Thursday, February 18, 2021

I Don't Know How Many Pots Full...

 ...of snow it takes to make one potful of water and while I did not count, it seemed like at least 6 to 8. I wound up getting two Homer Buckets worth, about 3/4 or a bit more full, to use in the toilets when the need arises for a good strong flush. I've been getting the snow on my small patio but I kind of think there is enough for maybe one more and doubtful for two. So, that will mean getting the rest from the parking lot depending on how long our water at the apartment complex is shut off. A pipe burst and that was it for our ready supply of H2O. I had about16-18 gallon jugs full of the wet stuff for whatever emergency use it becomes needed but that supply has dwindled down by about 6  gallons already. I also have 11 cases of bottled water for drinking (edited to add: and lots of booze)!

So far not too bad. If the power goes out though we are screwed. I do not have a portable heater (kerosene or propane) nor do I have a generator with an electric heater. In the event of a power failure, I'd have to heat up the car, grab the tortoises and the mongrel Skye and hit the road headed toward my son's house. I really do not want to drive in this crap; the authorities here seem to have been totally unprepared for a snowfall like this and the ice that accompanied it so I have no clue as to the road conditions. I imagine though that they are hazardous. I suppose if very bad, I could make for the nearest motel with power and sneak in the critters. Maybe many folks would go to see if portable heaters were still available at Home Depot or Lowe's but the thought of burning kerosene or another combustible fuel inside my apartment does not appeal to what little good sense remains within my little gray cells and I know little to nothing about generators.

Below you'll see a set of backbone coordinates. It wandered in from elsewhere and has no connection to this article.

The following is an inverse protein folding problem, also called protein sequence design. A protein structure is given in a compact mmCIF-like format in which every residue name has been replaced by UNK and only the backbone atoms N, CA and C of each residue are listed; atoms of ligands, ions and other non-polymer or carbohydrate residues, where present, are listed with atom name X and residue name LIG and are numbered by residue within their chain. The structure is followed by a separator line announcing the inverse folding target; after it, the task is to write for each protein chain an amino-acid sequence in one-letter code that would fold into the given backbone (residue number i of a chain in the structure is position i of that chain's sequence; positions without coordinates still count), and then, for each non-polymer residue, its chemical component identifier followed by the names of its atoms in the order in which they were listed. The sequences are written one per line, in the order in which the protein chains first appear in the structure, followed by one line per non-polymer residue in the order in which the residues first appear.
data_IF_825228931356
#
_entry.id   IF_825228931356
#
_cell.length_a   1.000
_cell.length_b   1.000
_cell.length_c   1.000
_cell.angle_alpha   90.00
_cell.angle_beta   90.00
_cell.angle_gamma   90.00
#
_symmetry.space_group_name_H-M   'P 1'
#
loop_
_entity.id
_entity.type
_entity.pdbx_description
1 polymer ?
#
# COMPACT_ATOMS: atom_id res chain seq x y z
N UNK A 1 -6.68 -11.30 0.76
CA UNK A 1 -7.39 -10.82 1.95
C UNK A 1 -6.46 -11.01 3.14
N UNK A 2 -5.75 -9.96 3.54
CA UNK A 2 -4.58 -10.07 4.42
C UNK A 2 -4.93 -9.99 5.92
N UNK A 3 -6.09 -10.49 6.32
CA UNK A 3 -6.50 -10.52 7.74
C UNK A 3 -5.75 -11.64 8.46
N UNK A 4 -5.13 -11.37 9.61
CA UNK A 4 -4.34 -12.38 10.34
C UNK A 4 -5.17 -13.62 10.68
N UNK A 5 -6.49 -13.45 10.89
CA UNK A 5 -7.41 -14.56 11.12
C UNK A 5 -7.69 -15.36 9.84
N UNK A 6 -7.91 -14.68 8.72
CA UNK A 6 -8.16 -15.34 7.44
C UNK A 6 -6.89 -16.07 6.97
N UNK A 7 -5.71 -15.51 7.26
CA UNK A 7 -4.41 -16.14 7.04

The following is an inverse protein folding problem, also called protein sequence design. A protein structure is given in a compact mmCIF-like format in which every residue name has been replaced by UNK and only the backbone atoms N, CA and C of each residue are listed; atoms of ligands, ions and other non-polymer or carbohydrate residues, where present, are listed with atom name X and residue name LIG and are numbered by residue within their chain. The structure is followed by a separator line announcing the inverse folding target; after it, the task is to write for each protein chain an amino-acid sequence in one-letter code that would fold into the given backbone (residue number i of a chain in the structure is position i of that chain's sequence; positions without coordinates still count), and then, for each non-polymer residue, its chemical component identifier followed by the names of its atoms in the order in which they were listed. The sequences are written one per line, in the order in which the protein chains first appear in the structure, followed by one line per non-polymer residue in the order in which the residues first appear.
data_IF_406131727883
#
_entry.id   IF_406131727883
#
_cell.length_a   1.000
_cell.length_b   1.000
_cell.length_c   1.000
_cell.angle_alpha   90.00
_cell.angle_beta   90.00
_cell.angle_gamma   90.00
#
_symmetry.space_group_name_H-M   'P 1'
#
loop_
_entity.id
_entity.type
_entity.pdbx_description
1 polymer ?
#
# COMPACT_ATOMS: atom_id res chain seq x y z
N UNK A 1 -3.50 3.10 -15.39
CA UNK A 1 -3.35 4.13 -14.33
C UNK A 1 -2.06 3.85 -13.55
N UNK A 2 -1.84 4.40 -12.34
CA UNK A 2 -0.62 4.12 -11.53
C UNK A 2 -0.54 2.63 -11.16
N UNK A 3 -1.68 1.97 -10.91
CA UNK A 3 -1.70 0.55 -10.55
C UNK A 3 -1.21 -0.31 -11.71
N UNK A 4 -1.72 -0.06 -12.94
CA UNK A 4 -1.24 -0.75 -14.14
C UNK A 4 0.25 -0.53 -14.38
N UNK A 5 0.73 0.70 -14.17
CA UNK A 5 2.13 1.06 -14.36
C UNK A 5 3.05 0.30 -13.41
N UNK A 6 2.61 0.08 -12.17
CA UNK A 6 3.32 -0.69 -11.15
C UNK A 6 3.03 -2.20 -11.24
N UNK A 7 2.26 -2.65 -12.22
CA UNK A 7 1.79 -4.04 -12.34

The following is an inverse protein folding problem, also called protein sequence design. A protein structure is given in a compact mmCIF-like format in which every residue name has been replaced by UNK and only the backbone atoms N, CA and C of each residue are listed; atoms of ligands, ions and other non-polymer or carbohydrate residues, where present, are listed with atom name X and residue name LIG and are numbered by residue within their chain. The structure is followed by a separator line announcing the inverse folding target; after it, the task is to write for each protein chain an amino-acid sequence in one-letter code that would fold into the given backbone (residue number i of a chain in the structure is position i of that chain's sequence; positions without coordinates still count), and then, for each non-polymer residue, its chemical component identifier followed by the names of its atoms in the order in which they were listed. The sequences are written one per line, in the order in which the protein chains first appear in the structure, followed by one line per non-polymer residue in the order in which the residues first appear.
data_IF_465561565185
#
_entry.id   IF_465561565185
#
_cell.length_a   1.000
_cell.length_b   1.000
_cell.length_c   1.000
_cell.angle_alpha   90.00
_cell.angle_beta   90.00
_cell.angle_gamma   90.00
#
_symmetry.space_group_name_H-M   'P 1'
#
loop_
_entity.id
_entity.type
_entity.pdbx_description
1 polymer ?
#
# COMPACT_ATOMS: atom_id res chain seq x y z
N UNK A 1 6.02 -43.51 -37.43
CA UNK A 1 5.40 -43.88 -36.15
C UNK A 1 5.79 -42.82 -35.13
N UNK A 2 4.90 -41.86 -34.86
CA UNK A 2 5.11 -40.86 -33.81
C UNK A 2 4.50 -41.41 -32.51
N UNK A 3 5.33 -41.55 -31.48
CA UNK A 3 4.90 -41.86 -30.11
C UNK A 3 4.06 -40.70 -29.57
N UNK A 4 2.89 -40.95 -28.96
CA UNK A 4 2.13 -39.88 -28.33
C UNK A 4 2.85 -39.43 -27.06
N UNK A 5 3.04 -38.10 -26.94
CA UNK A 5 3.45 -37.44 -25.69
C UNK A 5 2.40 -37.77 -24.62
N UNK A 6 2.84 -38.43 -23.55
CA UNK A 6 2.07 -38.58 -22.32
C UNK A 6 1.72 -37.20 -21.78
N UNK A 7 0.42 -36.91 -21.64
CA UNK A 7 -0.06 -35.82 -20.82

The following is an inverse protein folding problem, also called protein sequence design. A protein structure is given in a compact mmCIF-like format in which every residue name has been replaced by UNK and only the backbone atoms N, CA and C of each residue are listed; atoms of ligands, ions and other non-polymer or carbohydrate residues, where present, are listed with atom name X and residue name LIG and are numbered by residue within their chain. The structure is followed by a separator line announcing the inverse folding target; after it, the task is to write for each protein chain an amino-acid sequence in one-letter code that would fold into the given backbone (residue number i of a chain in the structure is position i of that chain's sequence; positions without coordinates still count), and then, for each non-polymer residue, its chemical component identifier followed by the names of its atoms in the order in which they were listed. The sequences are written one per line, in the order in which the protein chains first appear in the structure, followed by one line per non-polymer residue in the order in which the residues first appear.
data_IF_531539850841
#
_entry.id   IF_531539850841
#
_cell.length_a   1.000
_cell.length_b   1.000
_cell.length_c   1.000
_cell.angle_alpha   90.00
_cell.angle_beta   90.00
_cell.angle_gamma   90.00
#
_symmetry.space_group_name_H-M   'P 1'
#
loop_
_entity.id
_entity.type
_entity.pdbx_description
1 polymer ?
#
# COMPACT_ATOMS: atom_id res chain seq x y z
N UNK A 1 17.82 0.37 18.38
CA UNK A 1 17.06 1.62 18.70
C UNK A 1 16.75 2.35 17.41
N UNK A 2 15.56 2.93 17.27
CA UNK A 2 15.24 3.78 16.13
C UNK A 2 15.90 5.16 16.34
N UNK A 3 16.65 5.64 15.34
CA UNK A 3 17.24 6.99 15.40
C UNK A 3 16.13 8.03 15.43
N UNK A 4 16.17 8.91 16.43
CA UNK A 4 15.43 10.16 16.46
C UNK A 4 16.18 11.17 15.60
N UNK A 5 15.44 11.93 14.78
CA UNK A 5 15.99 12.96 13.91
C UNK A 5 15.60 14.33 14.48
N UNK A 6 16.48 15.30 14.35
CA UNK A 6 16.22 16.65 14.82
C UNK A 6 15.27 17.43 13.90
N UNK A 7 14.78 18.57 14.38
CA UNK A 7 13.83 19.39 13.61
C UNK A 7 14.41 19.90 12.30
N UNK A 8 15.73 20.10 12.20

This post was edited/updated a bit on 02/19/2021

Stay warm and covid free.

All the best,


p2 said...

How much water you'll get is totally based on how wet the snow is. I do the same thing up here in Alaska when the power goes out (which isn't that uncommon and it's out for days at a time). No power, no well pump. Our snow is seriously light and dry though; I can clear the drive with a leaf blower. A 5 gallon bucket packed pretty tight yields about 1/2 a gallon. That same bucket at my mom's place in upstate NY would get about 3 gallons. The permanent solution for my place is a 12 volt RV water pump with a pressure switch plumbed in parallel with the well pump. Open 2 valves, turn the power to the pump on & all's good. I also have a dual fuel (butane & propane) camp stove and a couple years supply of firewood. I recommend a 2 bottle Mr Heater propane heater as your backup heat source. It'll run on a couple 1 lb bottles or there's a supplied barbeque bottle hose so it'll run off one of those too. Small enough to move around, big enough to heat a decent sized room.

Glenn B said...

For the info on the mr. Heater how I will have to check those out. As for the snow here in Texas, at least in Northeast Texas oh, it was pretty dry snow. I shoveled it away with a kitchen mop, the kind with a sponge at the end. Today would be another story since the temperature went up to about 36 and a lot of it melted and what remains is very heavy with water.